By Michael E. Miller
By Allie Conti
By David Villano
By Jose D. Duran
By Michael E. Miller
By Allie Conti
By Kyle Swenson
By Luther Campbell
For most of the past decade, South Beach was anything but a Miami Vice pastel playground for the young and restless. From Alton Road to Collins Avenue, the hunched-over elderly lined the porches of dilapidated residential hotels and apartment buildings. Landlords allowed Art Deco edifices to decay with little regard for their aging tenants. Proximity to doctors' offices and pharmacies was a far more popular topic of conversation among residents than was proliferation of nightclubs and glitzy eateries. Rents were low, parking plentiful.
Not so today, to the point of cliche. The average age of Beach residents has plunged, as evidenced by U.S. Census data. In 1980, 49 percent of the island's population was older than 65; the median age was 65.3. Ten years later, the numbers had plummeted to 29 percent and 49.5. In the past three to four years, rents have increased by as much as 50 percent. Apartments are being converted to condominiums. South Beach has become a yuppie paradise for professionals willing to pay more to be near the sand, sea, and nightlife. But with this willingness to pay higher rents has come something else: a demand for better accountability from landlords. Gone are the days when building owners could let plumbing back up, electrical wiring crumble to dust, appliances remain broken for months.
Witness Morton Towers, scene of a renters' revolt last week. Led by lone picketer Andrew Hill, who says Morton Towers refused to release his $920 security deposit because of a spot on the carpet of the studio apartment he shared with a roommate, the revolution progressed from a solo placard-waving protest to a forum for myriad complaints that ranged from mildew in apartments to the withholding of deposits. The uprising ended with the formation of a tenants' association that now will meet with Morton managers and air grievances. "I guess we shocked them," surmises Hill, a 28-year-old Australian television producer who now lives at the new Biscayne View Apartments in downtown Miami. "The problem is that for years they have been pushing residents around and telling them, `If you don't like it, sue us.' All most of these people wanted was to have their gripes heard. They don't want to go to court."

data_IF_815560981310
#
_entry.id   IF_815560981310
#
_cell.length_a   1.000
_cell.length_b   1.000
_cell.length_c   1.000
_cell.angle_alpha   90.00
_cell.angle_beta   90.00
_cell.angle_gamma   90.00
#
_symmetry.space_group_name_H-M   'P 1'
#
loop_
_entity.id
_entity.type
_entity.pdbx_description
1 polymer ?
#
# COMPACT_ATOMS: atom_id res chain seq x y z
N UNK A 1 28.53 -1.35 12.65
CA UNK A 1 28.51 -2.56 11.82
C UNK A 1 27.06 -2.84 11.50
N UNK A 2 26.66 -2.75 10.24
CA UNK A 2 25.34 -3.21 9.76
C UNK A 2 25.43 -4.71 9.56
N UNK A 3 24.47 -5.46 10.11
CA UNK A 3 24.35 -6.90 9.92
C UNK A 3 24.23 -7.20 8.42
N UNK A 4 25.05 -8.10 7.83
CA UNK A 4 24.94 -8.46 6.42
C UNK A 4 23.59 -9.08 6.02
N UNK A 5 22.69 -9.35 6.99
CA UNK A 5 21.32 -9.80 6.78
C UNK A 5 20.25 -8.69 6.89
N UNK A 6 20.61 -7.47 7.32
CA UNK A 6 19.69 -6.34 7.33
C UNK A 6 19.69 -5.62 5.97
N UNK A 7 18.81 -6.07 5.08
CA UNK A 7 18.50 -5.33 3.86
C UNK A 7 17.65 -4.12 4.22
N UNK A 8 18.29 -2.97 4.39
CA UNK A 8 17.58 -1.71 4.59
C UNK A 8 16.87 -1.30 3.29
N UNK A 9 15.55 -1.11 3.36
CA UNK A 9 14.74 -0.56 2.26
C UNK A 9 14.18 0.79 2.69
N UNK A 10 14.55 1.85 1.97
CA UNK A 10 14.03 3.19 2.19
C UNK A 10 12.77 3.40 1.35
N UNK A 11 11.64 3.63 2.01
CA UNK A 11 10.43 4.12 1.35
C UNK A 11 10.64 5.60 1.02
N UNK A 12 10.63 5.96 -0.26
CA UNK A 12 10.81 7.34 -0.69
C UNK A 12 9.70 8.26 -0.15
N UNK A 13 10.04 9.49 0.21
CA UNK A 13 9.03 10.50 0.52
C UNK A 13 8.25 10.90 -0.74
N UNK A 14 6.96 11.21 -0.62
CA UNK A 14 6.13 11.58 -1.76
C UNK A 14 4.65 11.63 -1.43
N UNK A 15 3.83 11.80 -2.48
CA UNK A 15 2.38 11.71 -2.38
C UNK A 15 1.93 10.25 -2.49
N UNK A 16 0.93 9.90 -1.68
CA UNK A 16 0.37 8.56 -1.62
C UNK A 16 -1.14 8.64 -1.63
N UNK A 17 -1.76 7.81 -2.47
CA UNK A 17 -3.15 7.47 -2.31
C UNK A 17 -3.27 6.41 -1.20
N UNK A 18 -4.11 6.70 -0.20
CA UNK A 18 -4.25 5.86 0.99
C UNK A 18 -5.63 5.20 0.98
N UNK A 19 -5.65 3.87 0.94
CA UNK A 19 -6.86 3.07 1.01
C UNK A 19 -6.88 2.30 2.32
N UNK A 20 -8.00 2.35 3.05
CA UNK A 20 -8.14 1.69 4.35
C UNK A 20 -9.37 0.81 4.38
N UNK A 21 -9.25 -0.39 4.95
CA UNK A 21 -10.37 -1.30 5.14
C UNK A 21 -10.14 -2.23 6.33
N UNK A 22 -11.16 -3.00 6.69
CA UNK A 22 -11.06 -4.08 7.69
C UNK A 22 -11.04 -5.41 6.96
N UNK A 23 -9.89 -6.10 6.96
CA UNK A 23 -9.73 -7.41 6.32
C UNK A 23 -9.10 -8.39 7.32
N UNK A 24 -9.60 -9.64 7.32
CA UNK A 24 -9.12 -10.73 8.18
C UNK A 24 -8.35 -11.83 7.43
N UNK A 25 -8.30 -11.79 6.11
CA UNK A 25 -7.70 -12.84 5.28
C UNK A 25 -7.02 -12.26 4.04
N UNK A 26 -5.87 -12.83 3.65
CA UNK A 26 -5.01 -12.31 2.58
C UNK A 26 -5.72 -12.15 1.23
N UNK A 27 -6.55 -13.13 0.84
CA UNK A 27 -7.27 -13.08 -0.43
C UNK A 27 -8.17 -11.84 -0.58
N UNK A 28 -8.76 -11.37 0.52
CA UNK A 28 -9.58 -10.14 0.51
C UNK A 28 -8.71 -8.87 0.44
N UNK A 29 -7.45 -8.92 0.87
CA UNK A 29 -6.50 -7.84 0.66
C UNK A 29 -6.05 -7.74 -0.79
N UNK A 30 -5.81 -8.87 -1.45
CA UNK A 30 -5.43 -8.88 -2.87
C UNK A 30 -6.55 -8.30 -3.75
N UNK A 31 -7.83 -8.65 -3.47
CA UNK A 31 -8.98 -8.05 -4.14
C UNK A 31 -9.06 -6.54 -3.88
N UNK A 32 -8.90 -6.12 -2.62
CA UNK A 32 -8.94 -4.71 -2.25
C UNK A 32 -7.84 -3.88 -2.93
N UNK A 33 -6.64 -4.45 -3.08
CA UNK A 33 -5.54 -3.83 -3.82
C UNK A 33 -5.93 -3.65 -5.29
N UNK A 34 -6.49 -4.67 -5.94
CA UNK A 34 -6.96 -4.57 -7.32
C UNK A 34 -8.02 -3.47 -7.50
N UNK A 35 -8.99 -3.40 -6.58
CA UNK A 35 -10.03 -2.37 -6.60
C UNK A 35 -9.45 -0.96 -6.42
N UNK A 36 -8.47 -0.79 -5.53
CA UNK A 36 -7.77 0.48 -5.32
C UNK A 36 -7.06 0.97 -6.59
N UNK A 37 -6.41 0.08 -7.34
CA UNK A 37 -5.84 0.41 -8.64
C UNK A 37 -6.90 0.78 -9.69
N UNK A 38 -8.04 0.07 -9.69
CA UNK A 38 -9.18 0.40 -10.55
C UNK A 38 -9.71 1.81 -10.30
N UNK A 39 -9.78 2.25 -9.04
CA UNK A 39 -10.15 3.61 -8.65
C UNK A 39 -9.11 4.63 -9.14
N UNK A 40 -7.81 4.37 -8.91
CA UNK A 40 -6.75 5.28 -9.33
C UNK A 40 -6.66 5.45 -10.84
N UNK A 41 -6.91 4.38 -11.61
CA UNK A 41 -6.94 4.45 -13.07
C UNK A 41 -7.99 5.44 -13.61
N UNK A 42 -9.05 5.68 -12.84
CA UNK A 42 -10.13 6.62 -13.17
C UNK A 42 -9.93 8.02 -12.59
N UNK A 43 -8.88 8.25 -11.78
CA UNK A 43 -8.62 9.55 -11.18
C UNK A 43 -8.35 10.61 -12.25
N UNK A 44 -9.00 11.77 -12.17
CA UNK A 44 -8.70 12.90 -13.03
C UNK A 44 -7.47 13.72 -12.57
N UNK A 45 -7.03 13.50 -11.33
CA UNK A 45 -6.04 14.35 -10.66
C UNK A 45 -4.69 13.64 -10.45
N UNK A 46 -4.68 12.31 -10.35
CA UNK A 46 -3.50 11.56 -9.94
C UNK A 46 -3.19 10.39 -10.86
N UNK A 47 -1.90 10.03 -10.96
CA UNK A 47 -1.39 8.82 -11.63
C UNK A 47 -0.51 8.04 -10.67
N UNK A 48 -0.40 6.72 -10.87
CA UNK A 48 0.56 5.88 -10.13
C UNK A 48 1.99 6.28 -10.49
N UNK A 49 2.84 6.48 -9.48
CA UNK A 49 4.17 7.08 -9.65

Long a bastion of the elderly, in recent years the 1277-unit complex perched on Biscayne Bay at 1500 Bay Road has been a microcosm of the burgeoning Beach. No longer are the lobbies of the two fourteen-story buildings gathering grounds for elderly tenants. During the past four years, as rents steadily increased, many aging renters had to look elsewhere for housing. In the fall of 1990, UM art history professor Paula Harper, a resident since 1987, wrote a letter to Richard Morton, the supervising managing partner of Morton Towers, complaining about what she saw as blatant ageism. "The place had the feeling of emotional carnage and desperation," she recalls. "I would see these old people with their dogs and sticks of furniture being put out. It was just heartbreaking."